A rare but potentially life-threatening disease, rheumatic fever is a complication of untreated strep throat caused by bacteria called group A streptococcus. The main symptoms -- fever, muscle aches, swollen and painful joints, and in some cases, a red, lattice-like rash -- typically begin one to six weeks after a bout of strep. In some cases, though, the infection may have been too mild to have been recognized.
Rheumatic fever can also cause a temporary nervous system disorder once known as St. Vitus' dance. Today it is called chorea, or Sydenham's chorea. This is a nervous disorder -- characterized by rapid, jerky, involuntary movements of the body -- occurring chiefly in childhood or during pregnancy and closely associated with rheumatic fever. People with mild cases of chorea may find it difficult to concentrate or write. More severe cases can cause the muscles of the arms, legs, or face to twitch uncontrollably.
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The knees, ankles, elbows, and wrists are the joints most likely to become swollen from rheumatic fever. The pain often migrates from one joint to another. However, the greatest danger from the disease is the damage it can do to the heart. In more than half of all cases, rheumatic fever scars the valves of the heart, forcing this vital organ to work harder to pump blood. Over a period of months or even years -- particularly if the disease strikes again -- this damage to the heart can lead to a serious condition known as rheumatic heart disease, which can eventually cause the heart to fail.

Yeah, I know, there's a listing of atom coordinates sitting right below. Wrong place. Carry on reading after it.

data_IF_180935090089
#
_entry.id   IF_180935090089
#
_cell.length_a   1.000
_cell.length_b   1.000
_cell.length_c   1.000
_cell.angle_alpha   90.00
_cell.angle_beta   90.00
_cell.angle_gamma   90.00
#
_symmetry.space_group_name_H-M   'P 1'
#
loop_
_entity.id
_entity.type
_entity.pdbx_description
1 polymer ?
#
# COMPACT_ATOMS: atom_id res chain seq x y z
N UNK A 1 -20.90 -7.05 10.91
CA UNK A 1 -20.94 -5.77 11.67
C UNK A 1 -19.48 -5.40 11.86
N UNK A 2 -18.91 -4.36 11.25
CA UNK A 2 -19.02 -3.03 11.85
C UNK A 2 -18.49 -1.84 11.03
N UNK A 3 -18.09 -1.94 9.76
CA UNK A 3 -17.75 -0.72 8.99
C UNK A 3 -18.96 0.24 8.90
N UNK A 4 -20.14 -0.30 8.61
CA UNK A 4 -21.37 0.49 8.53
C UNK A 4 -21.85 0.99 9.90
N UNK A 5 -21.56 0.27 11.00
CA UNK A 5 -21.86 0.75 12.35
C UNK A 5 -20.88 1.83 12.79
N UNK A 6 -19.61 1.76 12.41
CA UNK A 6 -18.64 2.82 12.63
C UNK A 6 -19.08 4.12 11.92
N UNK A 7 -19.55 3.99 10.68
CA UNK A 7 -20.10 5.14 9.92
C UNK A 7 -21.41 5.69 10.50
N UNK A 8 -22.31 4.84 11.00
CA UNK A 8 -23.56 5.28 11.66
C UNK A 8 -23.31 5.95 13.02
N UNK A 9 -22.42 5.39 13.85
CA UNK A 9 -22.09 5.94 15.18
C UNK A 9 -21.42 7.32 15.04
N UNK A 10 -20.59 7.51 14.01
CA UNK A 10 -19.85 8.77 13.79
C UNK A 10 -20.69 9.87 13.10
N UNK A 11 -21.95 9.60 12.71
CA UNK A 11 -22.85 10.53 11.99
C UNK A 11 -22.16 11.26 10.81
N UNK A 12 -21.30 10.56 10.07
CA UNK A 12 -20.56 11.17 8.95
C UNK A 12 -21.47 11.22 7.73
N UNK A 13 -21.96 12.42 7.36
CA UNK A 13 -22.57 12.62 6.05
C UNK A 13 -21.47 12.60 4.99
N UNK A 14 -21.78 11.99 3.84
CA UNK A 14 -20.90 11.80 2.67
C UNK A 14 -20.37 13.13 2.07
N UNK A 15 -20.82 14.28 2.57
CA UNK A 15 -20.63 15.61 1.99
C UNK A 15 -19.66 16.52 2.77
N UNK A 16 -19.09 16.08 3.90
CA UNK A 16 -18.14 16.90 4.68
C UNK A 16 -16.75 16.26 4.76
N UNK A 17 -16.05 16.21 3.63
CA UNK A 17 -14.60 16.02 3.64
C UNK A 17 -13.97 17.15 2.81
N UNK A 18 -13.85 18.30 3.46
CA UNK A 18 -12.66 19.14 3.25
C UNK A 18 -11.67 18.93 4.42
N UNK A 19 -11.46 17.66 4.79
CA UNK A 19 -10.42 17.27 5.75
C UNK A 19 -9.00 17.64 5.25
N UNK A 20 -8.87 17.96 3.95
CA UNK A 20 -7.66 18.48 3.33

Because of antibiotics, rheumatic fever is now rare in developed countries. In recent years, though, it has begun to make a comeback in the U.S., particularly among children living in poor, inner-city neighborhoods. The disease tends to strike most often in cool, damp weather during the winter and early spring. In the U.S., it is most common in the northern states.
What Causes Rheumatic Fever?
Rheumatic fever results from an inflammatory reaction to certain group A streptococcusbacteria. The body produces antibodies to fight the bacteria, but instead the antibodies attack a different target: the body's own tissues. The antibodies begin with the joints and often move on to the heart and surrounding tissues. Because only a small fraction (fewer than 0.3%) of people with strep throat ever contract rheumatic fever, medical experts say that other factors, such as a weakened immune system, must also be involved in the development of the disease.
CAUTION! Monitor That Sore Throat
Pay attention to sore throats, especially in children. If your child has a severe sore throat without other cold symptoms, accompanied by a fever higher than 101 degrees Fahrenheit, or a milder sore throat that persists for more than two or three days, see a doctor. It may be strep throat, which should be treated with antibiotics.